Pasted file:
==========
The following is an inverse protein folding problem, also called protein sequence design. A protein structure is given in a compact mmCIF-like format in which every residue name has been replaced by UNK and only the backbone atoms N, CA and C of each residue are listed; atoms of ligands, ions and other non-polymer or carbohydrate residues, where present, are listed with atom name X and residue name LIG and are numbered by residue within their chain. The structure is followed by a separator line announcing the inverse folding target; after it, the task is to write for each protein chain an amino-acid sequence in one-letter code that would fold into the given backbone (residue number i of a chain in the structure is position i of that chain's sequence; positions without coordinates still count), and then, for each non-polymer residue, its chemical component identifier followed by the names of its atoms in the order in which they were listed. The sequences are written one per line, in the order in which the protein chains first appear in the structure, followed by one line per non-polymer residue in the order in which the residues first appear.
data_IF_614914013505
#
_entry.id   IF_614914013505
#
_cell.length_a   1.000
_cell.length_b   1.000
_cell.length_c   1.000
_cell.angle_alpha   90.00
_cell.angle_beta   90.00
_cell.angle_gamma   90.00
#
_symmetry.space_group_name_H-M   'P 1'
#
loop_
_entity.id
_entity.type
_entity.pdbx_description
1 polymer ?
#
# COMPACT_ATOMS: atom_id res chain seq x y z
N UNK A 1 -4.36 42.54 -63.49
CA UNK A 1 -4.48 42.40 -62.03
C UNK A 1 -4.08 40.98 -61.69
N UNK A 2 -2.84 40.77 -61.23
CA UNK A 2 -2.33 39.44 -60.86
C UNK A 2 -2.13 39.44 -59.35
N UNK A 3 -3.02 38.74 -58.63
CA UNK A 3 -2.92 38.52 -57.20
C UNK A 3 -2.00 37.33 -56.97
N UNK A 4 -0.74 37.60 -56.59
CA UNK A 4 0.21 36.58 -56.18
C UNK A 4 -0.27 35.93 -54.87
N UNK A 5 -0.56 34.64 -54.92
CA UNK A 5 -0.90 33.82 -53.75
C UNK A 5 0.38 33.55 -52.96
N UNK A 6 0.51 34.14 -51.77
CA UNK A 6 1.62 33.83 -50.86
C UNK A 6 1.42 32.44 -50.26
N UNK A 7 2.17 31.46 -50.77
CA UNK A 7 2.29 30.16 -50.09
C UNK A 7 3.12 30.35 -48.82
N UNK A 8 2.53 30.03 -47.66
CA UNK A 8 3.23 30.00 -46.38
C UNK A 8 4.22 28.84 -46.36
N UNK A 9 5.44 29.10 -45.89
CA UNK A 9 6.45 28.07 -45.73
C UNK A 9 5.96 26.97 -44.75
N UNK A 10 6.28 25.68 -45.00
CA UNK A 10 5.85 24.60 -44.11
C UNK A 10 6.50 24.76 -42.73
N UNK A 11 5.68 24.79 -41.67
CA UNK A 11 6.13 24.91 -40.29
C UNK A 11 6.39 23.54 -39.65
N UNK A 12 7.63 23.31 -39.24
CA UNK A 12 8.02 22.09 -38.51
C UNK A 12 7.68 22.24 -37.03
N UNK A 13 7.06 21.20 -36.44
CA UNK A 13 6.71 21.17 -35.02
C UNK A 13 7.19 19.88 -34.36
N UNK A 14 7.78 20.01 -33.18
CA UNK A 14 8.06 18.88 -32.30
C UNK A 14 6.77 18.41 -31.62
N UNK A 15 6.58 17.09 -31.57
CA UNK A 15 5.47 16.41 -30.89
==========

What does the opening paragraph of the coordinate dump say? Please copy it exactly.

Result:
The following is an inverse protein folding problem, also called protein sequence design. A protein structure is given in a compact mmCIF-like format in which every residue name has been replaced by UNK and only the backbone atoms N, CA and C of each residue are listed; atoms of ligands, ions and other non-polymer or carbohydrate residues, where present, are listed with atom name X and residue name LIG and are numbered by residue within their chain. The structure is followed by a separator line announcing the inverse folding target; after it, the task is to write for each protein chain an amino-acid sequence in one-letter code that would fold into the given backbone (residue number i of a chain in the structure is position i of that chain's sequence; positions without coordinates still count), and then, for each non-polymer residue, its chemical component identifier followed by the names of its atoms in the order in which they were listed. The sequences are written one per line, in the order in which the protein chains first appear in the structure, followed by one line per non-polymer residue in the order in which the residues first appear.